By McKenna Middleton | Opinion Editor
Baylor Parking and Transportation Services is implementing a new system in an effort to more effectively manage the timed parking spots around campus. Timepark was developed in response to complaints that timed spaces were being occupied for long periods of time.
Matt Penney, director of Parking & Transportation Services, said timed parking offers drivers convenient access to their destinations for short periods of time, but the time-limited spots at Baylor weren’t serving this purpose as expected.
“To work, these individuals need to complete their business (in a short time frame) and then move their car from the area to allow the next person to have the same opportunity,” Penney said.
Staff reports and complaints to Parking & Transportation Services revealed vehicles were occupying the spaces for longer than the intended timeframe, Penney said.
“The violators varied, depending most on location,” Penney said. “Students, faculty, staff and even contractors had all overstayed their welcome in some spaces.”
According to the Baylor website, vehicles that violate parking guidelines by going “over the time limit” will receive a citation and will be subject to a $35 fine.
Randy Woodruff, assistant vice president of internet services, said Baylor ITS meets periodically with different groups and departments across campus. Parking & Transportation Services expressed a need to manage parking spots that have a timed limit. Most of the solutions reviewed by Parking & Transportation Services were pay-to-park.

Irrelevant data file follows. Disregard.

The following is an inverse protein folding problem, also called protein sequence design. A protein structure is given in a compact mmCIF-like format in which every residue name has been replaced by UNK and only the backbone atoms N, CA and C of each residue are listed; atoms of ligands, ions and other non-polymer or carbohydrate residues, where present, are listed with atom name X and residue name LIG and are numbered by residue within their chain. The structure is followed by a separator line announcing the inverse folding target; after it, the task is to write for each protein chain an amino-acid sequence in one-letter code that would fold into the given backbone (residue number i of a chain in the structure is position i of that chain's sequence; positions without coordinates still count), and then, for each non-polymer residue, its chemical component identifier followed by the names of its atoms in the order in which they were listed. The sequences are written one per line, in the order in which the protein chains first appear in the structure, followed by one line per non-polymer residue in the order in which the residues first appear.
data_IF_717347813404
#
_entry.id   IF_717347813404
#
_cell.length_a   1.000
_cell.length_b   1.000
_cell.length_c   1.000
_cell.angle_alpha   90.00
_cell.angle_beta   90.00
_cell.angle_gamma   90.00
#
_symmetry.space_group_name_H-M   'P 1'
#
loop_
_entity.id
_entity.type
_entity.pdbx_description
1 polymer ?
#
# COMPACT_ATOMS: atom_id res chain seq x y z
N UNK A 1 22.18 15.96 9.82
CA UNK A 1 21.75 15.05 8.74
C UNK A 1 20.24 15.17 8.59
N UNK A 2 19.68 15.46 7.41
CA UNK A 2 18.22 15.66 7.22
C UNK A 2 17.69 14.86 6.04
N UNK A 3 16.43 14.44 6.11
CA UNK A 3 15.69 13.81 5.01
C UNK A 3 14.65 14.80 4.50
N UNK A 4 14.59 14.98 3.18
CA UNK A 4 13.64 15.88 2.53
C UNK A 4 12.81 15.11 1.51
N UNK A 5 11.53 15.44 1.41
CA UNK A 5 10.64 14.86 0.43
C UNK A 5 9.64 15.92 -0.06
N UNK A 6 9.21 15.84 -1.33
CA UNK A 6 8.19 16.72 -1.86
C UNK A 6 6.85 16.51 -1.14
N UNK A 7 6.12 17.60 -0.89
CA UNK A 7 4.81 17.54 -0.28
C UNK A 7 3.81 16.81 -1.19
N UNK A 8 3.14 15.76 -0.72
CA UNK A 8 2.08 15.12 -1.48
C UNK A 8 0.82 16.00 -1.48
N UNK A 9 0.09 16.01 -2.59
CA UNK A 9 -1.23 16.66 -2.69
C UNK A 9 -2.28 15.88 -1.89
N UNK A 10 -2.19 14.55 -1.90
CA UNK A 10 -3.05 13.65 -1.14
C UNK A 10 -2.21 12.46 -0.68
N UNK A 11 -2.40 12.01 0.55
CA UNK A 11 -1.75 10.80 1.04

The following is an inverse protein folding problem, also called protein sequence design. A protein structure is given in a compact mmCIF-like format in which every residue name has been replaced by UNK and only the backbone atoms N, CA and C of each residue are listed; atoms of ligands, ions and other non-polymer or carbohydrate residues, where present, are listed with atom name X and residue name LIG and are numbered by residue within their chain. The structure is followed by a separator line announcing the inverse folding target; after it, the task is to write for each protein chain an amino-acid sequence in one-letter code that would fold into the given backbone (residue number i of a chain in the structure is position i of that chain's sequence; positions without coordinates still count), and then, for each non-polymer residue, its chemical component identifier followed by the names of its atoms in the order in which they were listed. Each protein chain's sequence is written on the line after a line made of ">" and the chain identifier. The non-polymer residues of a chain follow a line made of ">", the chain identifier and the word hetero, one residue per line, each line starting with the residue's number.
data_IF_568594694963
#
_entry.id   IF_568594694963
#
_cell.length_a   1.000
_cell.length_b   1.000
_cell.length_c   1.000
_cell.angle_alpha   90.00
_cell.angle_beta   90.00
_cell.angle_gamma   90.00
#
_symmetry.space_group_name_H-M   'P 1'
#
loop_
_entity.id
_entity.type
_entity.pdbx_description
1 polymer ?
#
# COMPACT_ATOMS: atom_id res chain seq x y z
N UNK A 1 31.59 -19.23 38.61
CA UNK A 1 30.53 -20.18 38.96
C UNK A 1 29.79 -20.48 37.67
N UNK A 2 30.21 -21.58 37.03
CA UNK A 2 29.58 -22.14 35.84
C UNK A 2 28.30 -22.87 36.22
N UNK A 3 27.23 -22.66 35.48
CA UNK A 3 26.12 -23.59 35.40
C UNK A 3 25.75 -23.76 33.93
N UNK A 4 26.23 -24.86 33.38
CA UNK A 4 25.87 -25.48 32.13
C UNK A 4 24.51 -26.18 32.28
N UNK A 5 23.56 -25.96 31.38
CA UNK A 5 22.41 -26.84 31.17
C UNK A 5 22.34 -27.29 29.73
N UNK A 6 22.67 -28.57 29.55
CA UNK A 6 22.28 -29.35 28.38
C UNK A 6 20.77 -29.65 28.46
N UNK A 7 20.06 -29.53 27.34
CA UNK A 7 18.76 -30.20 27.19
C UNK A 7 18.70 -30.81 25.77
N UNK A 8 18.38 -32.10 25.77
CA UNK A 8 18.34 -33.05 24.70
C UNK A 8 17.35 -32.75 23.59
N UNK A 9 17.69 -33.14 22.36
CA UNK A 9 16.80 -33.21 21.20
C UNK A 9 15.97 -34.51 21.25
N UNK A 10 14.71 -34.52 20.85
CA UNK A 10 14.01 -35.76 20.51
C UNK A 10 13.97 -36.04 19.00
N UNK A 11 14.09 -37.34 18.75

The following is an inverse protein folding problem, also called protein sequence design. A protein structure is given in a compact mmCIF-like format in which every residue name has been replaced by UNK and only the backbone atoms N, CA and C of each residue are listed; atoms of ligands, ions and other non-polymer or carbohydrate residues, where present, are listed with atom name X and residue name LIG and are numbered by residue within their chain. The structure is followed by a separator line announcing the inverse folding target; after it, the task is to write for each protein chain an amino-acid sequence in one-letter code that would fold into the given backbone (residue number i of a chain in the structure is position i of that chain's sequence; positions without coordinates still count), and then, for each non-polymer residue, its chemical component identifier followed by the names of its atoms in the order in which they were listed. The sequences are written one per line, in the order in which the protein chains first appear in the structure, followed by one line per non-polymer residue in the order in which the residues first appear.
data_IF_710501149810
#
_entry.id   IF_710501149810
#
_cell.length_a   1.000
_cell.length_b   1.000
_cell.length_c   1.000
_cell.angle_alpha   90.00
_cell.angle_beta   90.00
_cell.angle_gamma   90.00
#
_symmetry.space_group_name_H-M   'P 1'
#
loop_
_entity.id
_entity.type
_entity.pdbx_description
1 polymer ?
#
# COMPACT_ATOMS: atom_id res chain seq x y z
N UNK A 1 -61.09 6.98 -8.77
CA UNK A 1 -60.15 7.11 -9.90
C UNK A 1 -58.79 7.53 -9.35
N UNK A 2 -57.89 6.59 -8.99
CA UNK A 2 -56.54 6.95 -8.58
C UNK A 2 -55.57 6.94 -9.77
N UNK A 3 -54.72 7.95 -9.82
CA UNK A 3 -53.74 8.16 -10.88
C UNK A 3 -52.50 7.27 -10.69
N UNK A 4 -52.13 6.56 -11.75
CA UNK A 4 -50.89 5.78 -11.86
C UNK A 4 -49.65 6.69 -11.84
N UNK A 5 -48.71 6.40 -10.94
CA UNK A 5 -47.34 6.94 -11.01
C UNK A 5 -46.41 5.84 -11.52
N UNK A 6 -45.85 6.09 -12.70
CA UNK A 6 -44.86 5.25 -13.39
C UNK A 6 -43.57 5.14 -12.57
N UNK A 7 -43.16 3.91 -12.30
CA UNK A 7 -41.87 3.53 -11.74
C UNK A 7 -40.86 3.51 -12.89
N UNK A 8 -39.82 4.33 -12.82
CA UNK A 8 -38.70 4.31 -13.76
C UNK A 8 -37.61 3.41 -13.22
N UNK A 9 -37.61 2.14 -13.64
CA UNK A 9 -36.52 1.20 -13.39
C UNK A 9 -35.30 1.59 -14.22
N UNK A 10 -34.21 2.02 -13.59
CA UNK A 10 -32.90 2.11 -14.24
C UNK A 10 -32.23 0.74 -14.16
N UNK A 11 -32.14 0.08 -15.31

“Baylor wanted to keep the timed parking free for everyone — visitors, faculty, staff and students,” Penney said.
The ITS department developed a web app which was implemented through a small-scale Beta test in spring 2018. Individuals simply scan a QR code or go to www.baylor.edu/timepark to “clock in” with their license plate and email address, according to Penney.
“We built it as a web app mainly because we have tools to allow us to do that easily, and we wanted it to be supported on a range of different devices,” Woodruff said.
Penney said the Beta testing period has been successful. He said they considered how user-friendly the web app is, as well as the effectiveness of the system.
“The number one thing we were interested in was the ease of use by the general population. The customer needed to quickly grasp their role in the Timepark process,” Penney said. “At this time, we have not received any technical customer complaints (which is a huge compliment to Baylor ITS and how they designed the system).”
In addition, the Timepark system seems to indicate a decrease in abuse of the timed spaces, and an increase in the availability of the spots for those who need them most. Penney said Parking & Transportation Services continues to consider these factors as more data becomes available.
“At the moment, Parking Services is carefully watching the rollout to the bookstore area. We would like to employ the Timepark system at other existing loading and timed areas,” Penney said. “There are no plans to create additional timed parking areas on campus at this time.”